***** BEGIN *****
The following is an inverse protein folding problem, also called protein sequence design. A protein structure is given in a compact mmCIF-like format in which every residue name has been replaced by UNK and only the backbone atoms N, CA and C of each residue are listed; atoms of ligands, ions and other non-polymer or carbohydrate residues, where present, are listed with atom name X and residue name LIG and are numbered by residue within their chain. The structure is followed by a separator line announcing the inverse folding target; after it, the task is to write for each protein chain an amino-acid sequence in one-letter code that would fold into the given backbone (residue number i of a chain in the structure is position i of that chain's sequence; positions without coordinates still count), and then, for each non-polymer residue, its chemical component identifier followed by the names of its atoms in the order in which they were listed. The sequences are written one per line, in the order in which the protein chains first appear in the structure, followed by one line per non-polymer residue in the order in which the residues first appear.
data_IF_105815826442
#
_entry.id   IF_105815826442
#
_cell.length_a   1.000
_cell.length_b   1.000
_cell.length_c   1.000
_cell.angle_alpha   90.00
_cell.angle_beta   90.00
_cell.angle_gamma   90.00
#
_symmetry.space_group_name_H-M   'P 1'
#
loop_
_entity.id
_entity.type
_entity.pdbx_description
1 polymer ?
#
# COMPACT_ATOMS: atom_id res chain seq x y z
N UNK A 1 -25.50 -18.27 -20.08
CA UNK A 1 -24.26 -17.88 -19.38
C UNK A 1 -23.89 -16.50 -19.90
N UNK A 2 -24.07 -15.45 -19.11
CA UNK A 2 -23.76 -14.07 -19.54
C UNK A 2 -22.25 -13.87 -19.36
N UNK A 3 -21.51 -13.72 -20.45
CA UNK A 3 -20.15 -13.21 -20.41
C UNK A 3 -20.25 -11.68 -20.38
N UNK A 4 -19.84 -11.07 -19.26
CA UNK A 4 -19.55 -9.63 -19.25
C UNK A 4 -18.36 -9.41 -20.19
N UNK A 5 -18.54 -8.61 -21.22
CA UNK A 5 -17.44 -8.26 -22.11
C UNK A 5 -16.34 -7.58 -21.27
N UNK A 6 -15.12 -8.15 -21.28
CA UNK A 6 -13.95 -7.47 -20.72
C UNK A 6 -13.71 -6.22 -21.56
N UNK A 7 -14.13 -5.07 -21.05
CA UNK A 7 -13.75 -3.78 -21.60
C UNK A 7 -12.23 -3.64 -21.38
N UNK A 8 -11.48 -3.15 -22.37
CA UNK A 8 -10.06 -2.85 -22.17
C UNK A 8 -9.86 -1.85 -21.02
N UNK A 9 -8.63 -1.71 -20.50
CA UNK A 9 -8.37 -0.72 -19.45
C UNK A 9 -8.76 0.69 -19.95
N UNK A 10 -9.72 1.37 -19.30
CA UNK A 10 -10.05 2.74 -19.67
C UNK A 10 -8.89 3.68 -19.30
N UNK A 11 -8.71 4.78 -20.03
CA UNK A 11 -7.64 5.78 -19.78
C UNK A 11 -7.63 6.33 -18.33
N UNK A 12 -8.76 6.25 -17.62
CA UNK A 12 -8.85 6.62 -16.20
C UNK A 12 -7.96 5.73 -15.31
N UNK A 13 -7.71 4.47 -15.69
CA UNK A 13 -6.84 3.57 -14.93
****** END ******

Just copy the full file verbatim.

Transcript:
The following is an inverse protein folding problem, also called protein sequence design. A protein structure is given in a compact mmCIF-like format in which every residue name has been replaced by UNK and only the backbone atoms N, CA and C of each residue are listed; atoms of ligands, ions and other non-polymer or carbohydrate residues, where present, are listed with atom name X and residue name LIG and are numbered by residue within their chain. The structure is followed by a separator line announcing the inverse folding target; after it, the task is to write for each protein chain an amino-acid sequence in one-letter code that would fold into the given backbone (residue number i of a chain in the structure is position i of that chain's sequence; positions without coordinates still count), and then, for each non-polymer residue, its chemical component identifier followed by the names of its atoms in the order in which they were listed. The sequences are written one per line, in the order in which the protein chains first appear in the structure, followed by one line per non-polymer residue in the order in which the residues first appear.
data_IF_105815826442
#
_entry.id   IF_105815826442
#
_cell.length_a   1.000
_cell.length_b   1.000
_cell.length_c   1.000
_cell.angle_alpha   90.00
_cell.angle_beta   90.00
_cell.angle_gamma   90.00
#
_symmetry.space_group_name_H-M   'P 1'
#
loop_
_entity.id
_entity.type
_entity.pdbx_description
1 polymer ?
#
# COMPACT_ATOMS: atom_id res chain seq x y z
N UNK A 1 -25.50 -18.27 -20.08
CA UNK A 1 -24.26 -17.88 -19.38
C UNK A 1 -23.89 -16.50 -19.90
N UNK A 2 -24.07 -15.45 -19.11
CA UNK A 2 -23.76 -14.07 -19.54
C UNK A 2 -22.25 -13.87 -19.36
N UNK A 3 -21.51 -13.72 -20.45
CA UNK A 3 -20.15 -13.21 -20.41
C UNK A 3 -20.25 -11.68 -20.38
N UNK A 4 -19.84 -11.07 -19.26
CA UNK A 4 -19.55 -9.63 -19.25
C UNK A 4 -18.36 -9.41 -20.19
N UNK A 5 -18.54 -8.61 -21.22
CA UNK A 5 -17.44 -8.26 -22.11
C UNK A 5 -16.34 -7.58 -21.27
N UNK A 6 -15.12 -8.15 -21.28
CA UNK A 6 -13.95 -7.47 -20.72
C UNK A 6 -13.71 -6.22 -21.56
N UNK A 7 -14.13 -5.07 -21.05
CA UNK A 7 -13.75 -3.78 -21.60
C UNK A 7 -12.23 -3.64 -21.38
N UNK A 8 -11.48 -3.15 -22.37
CA UNK A 8 -10.06 -2.85 -22.17
C UNK A 8 -9.86 -1.85 -21.02
N UNK A 9 -8.63 -1.71 -20.50
CA UNK A 9 -8.37 -0.72 -19.45
C UNK A 9 -8.76 0.69 -19.95
N UNK A 10 -9.72 1.37 -19.30
CA UNK A 10 -10.05 2.74 -19.67
C UNK A 10 -8.89 3.68 -19.30
N UNK A 11 -8.71 4.78 -20.03
CA UNK A 11 -7.64 5.78 -19.78
C UNK A 11 -7.63 6.33 -18.33
N UNK A 12 -8.76 6.25 -17.62
CA UNK A 12 -8.85 6.62 -16.20
C UNK A 12 -7.96 5.73 -15.31
N UNK A 13 -7.71 4.47 -15.69
CA UNK A 13 -6.84 3.57 -14.93